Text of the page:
Coastkeeper Urges Orange County Water District to Reject Plan to Pump Mojave Desert Water
Cadiz water project agreement would threaten health of national monument
ORANGE COUNTY – October 26, 2016 – Orange County Coastkeeper urges the Orange County Water District to reject a plan that would pump water from the Mojave Desert town of Cadiz, threatening the health of the Mojave Trails National Monument and Mojave National Preserve. If the water district accepts a purchase agreement with Cadiz, Inc., a publicly traded corporation based in Los Angeles, Orange County would source water from the controversial Cadiz Valley Water Conservation, Recovery and Storage Project instead of focusing on much-needed water conservation and reuse.
Coastkeeper, independent scientists and stakeholders have expressed joint concern about the project’s severe environmental impacts.
“We don’t need to mine our water from a fragile desert ecosystem when we have more sustainable options, such as a world-renowned water recycling system, at our fingertips,” said Garry Brown, executive director of Orange County Coastkeeper. “The Orange County Water District should continue investing in long-term solutions instead of letting Cadiz use legal loopholes to exploit our public lands for profit.”
If passed, the water project would be developed within the Mojave Trails National Monument, which borders the Mojave National Preserve — the third largest national park in the lower 48 states. Orange County Coastkeeper says Cadiz, Inc. seeks to pump 50,000 to 75,000 acre-feet of groundwater per year – for 50 years. Meanwhile, the estimate for natural groundwater replenishment in the basin is around 5,000 and 32,000 acre-feet per year, with most independent estimates at the lower end.
Coastkeeper maintains that the project would cause groundwater levels to drop substantially due to mining more water than nature would replenish, and the Cadiz Water Project would cause much needed surface water to disappear. Some springs in the Mojave Preserve could also be threatened by the project, damage the ecosystem and cause a significant impact to the surrounding protected areas and populations of bighorn sheep, desert tortoise and other animals dependent on the area’s small springs.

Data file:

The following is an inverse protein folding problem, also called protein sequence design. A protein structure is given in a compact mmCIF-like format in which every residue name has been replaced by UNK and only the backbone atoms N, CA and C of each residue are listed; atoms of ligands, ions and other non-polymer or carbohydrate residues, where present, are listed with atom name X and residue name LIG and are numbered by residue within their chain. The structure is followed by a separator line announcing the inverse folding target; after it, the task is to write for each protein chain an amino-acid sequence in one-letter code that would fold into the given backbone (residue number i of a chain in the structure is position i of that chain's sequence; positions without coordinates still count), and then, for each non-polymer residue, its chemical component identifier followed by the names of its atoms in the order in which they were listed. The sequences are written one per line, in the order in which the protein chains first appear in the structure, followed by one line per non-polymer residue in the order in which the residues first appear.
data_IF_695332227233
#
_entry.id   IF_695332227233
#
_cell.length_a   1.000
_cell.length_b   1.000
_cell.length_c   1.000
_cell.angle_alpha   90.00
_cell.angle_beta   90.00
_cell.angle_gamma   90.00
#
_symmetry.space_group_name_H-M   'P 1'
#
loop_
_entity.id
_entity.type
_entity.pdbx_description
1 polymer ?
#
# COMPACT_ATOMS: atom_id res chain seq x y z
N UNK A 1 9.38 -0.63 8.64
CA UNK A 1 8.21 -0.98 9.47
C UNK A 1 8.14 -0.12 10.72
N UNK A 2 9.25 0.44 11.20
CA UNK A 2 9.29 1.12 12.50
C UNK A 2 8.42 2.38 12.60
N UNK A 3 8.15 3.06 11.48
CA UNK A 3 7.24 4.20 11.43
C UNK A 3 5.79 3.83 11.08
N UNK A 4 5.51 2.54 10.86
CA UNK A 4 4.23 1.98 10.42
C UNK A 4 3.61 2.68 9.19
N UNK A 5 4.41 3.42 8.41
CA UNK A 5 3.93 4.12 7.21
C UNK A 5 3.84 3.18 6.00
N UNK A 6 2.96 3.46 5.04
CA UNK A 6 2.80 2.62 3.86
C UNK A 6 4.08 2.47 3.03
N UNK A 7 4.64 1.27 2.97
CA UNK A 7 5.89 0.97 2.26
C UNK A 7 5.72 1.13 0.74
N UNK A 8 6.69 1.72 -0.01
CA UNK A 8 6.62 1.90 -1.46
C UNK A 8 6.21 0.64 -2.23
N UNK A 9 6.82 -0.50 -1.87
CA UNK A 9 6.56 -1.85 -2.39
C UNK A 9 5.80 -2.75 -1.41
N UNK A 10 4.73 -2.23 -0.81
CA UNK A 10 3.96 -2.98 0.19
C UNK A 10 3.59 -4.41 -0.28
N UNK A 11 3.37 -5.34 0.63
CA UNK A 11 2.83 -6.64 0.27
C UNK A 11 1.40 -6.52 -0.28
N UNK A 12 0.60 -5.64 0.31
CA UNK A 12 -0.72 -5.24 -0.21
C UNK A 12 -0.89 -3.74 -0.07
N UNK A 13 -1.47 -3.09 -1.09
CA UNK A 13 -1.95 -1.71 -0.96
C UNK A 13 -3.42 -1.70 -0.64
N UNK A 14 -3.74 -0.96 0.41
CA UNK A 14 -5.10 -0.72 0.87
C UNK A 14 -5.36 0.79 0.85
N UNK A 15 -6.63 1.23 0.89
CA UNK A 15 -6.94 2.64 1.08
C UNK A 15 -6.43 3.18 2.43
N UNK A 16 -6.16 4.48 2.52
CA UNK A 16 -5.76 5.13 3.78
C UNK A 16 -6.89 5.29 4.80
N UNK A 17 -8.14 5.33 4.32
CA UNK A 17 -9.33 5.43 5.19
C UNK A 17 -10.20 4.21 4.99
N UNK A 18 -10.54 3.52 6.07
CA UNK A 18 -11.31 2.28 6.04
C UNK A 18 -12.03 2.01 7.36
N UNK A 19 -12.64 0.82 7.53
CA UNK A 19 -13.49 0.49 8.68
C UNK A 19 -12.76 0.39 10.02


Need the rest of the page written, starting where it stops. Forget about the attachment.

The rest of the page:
“Instead of operating within industry standards, Cadiz tries to get out of environmental review and lobbies to change the laws,” said Brown. “The Orange County Water District has an opportunity to stand as a leader in water management and put Cadiz’s project through the thorough environmental review it deserves.”
Coastkeeper supports responsible water management such as the Ground Water Replenishment System, stormwater capture and conservation. For more information on the Cadiz Water Project go to: http://www.coastkeeper.org/the_cadiz_project.
ORANGE COUNTY COASTKEEPER: Orange County Coastkeeper is a member of the International Waterkeeper Alliance, which has 236 different independent programs across 29 countries. Founded in 1999, the mission of Coastkeeper is to protect and promote sustainable water resources that are swimmable, drinkable, and fishable. Coastkeeper is a nonprofit clean water organization that serves as a proactive steward of our fresh- and saltwater ecosystems. We work collaboratively with diverse groups in the public and private sectors to achieve healthy, accessible, and sustainable water resources for the region. We implement innovative, effective programs in education, advocacy, restoration, research, enforcement, and conservation. For more information, visit www.coastkeeper.org or call 714-850-1965.